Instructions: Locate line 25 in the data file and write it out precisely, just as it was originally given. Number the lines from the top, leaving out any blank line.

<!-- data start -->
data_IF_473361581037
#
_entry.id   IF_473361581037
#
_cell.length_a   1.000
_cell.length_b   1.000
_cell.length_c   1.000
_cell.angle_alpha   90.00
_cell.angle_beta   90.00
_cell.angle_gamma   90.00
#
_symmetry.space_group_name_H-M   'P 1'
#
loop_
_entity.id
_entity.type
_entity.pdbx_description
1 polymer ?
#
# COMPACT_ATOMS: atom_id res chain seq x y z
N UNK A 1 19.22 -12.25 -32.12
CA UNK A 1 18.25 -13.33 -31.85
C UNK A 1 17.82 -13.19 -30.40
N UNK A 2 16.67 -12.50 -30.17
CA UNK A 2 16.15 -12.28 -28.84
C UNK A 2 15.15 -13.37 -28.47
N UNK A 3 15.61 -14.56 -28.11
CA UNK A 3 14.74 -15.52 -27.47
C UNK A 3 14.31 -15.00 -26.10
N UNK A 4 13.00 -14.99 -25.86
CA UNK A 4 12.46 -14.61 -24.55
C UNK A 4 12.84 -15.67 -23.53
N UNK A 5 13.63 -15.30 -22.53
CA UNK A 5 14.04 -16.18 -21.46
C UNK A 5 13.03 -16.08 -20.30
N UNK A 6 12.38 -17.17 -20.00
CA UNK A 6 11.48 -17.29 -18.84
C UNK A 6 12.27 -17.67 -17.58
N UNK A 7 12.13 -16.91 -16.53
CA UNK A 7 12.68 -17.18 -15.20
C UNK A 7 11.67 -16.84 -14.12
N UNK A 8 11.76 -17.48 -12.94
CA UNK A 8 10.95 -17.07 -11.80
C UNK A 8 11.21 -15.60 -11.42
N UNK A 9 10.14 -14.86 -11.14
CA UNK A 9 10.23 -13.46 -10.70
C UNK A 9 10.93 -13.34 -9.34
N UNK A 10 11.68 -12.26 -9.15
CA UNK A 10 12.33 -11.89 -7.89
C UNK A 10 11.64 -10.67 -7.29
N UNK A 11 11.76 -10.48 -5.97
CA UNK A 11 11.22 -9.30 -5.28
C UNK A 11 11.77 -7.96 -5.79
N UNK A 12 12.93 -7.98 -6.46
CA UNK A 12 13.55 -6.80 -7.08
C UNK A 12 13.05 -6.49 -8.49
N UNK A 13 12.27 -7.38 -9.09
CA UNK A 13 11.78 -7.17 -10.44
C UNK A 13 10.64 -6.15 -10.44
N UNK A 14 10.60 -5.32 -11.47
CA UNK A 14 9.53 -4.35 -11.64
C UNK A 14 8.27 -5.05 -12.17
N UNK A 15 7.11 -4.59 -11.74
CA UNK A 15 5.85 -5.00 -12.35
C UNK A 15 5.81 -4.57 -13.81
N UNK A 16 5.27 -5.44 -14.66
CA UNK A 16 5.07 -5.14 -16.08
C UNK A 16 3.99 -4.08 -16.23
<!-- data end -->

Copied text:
CA UNK A 2 16.15 -12.28 -28.84